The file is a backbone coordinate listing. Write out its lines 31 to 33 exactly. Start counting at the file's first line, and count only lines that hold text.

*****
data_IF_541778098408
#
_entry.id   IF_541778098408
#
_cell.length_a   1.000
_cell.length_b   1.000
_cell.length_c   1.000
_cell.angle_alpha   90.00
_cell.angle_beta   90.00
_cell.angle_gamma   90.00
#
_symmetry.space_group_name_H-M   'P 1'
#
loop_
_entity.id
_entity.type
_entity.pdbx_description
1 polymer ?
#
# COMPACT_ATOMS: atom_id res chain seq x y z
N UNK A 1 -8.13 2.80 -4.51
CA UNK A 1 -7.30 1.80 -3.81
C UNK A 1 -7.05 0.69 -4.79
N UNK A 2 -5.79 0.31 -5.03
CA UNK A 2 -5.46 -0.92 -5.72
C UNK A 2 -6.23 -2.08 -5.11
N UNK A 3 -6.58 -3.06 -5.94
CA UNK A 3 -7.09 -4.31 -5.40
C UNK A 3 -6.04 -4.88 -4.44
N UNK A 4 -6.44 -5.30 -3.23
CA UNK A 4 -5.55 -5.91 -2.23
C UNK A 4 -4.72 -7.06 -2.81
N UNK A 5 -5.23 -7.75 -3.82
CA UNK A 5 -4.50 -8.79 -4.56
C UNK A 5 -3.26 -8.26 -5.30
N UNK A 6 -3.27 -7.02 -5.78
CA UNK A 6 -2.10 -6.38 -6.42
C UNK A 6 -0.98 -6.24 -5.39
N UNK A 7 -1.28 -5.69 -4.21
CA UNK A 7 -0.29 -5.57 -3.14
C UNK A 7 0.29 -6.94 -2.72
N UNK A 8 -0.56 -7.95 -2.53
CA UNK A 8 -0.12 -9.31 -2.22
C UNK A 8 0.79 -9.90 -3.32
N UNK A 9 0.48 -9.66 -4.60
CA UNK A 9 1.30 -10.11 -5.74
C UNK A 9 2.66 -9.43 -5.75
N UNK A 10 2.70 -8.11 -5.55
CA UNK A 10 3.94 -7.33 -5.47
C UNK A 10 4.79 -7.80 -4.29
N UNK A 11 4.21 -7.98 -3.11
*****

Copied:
CA UNK A 4 -5.55 -5.91 -2.23
C UNK A 4 -4.72 -7.06 -2.81
N UNK A 5 -5.23 -7.75 -3.82